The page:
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Sex Magnets Retracted PDF Print E-mail
Swift
Written by Jeff Wagg   

As Harriett reported in this Swift article, sometimes an individual can make a difference. In this case, an Australian woman outraged by ridiculous claims for a pocket sex drive enhancer successfully campaigned to have the device removed. Now the company who promoted this worthless item displays the following banner at the top of its site:

 

retraction

So we once again congratulate Sandra Quincy for taking the time to file that complaint. At least in Australia, it seems someone is listening.

 

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written by BillyJoe, February 18, 2009
If anyone can find "the full text of the panel's determination" they are better than me. I cannot find it anywhere on that site.
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and now for the bad news ...
written by MadScientist, February 19, 2009
Unfortunately these challenges must come on a case-by-case basis. At the moment some other magnet retailer is advertising magnetic mattresses and pillows for relief of aches and pains. The ad is pretty long and includes many testimonials. Yes! It worked for me! I sold 1000 of these suckers, walked into the bank and my headache went away.
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written by DrMatt, February 19, 2009
They'll be back. Unless they're bankrupted by fines, they'll be back. Along with the latest incarnation of the Quadro-pro Detector, the Q-Ray Bracelet, and Homeopathy.
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Teeny Tip of the Iceberg
written by Realitysage, February 19, 2009
One down and 278,964 to go......promising news just the same.
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Other Consumer Fraud....
written by GMJ, February 19, 2009
Has anybody tried to file a consumer type complaint against Sylvia Brown or John Edward for the sort of lies they tell about their powers? Between the magnet sellers being called on their bs and the "psychic" who got busted in San Jose there seems to be some grounds for going after these creepy charlatans for violating consumer protection laws.
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written by Skeptic Guy, February 19, 2009

Now if we could do anything about the Satiny Caftan on the same page. It's just wrong.
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D'oh!
written by DrMatt, February 19, 2009
Of course they can't market sex magnets. They don't have me!
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written by nelson650, February 22, 2009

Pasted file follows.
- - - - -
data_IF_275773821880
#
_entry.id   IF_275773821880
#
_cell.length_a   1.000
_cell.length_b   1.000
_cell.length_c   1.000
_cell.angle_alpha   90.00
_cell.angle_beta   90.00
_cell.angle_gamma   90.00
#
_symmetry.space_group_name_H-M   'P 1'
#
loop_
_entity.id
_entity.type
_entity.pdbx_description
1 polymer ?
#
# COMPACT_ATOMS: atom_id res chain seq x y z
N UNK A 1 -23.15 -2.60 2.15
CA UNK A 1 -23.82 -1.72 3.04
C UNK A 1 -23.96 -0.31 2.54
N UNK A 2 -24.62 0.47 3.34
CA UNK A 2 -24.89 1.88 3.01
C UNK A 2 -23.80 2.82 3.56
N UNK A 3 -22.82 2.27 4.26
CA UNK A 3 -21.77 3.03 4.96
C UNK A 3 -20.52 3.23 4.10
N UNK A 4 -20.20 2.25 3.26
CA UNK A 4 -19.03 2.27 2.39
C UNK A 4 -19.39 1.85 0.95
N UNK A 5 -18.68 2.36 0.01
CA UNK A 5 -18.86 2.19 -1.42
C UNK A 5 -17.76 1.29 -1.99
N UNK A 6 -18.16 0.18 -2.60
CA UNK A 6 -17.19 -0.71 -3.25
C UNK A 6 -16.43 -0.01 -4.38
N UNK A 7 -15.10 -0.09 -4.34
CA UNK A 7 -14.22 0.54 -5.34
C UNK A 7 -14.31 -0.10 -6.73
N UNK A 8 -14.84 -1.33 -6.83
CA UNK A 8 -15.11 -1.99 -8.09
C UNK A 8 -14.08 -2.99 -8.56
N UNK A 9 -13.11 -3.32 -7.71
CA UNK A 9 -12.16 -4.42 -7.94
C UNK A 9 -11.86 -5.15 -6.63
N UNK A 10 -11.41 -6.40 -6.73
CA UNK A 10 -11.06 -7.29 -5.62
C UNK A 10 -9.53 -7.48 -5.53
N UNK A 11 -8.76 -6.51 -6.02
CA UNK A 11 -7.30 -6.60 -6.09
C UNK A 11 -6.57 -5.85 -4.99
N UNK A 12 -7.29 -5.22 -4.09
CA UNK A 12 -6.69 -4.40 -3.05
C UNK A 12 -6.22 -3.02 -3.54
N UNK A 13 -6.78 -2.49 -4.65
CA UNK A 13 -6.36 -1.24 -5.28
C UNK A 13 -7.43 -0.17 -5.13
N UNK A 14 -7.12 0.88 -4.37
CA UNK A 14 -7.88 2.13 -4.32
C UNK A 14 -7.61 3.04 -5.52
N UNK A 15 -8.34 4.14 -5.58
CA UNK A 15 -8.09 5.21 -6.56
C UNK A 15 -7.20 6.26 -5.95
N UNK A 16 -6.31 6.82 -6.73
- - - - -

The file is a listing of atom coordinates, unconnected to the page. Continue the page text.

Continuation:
How do the employees at the sex magnet factory get any work done, what with all the hanky panky going on there?
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written by Caller X, February 25, 2009
Sex Magnets Retracted.... remember when that happened to George Costanza? He was in the pool?
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written by Steel Rat, February 26, 2009
The claims were unlawful? Or untrue? Or unlawful by virtue of being untrue? The retraction seems disingenuous with this weasel wording.
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Interview with Sandra Quincey about her win
written by Theo, February 26, 2009
Hi all. I interviewed Sandra Quincey about her win for my podcast. You can hear it here: http://www.skepticsfieldguide....al-20.html
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written by Theo, February 27, 2009
Dr Matt. I think this would have hurt business for them a fair bit. Also, I think they had other magnetic "health" products as well, but now they're all gone.

Steel Rat. The complaint panel chose the wording. I'd say unlawful makes the most sense with regard to the panel's authority. That is, to make ruling on the Therapeutic Goods Act 1989 (Australia) and the Therapeutic Goods Advertising Code. I have a copy of the ruling by virtue of meeting Sandra!

It breached Sections 4(1)(b), 4(2)(a), 4(2)(c), and 4(2)(d) of the Code.

To paraphrase, (1)(b) requires correct, balanced statement with claims already verified; (2)(a) prohibits claims that are likely to arouse (no pun intended!) unwarranted and unrealistic expectations of effectiveness; (2)(c) prohibits representations that mislead; and (2)(d) prohibits ads that abuse a lack of knowledge of consumers.

All in all, a massive FAIL for Century Mail!
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Regarding *(2)(d)
written by BillyJoe, February 27, 2009
prohibits ads that abuse a lack of knowledge of consumers.

This deserves a whole thread of its own.
(I am definitely in support, but I know that many object to this "big brother" role of government)

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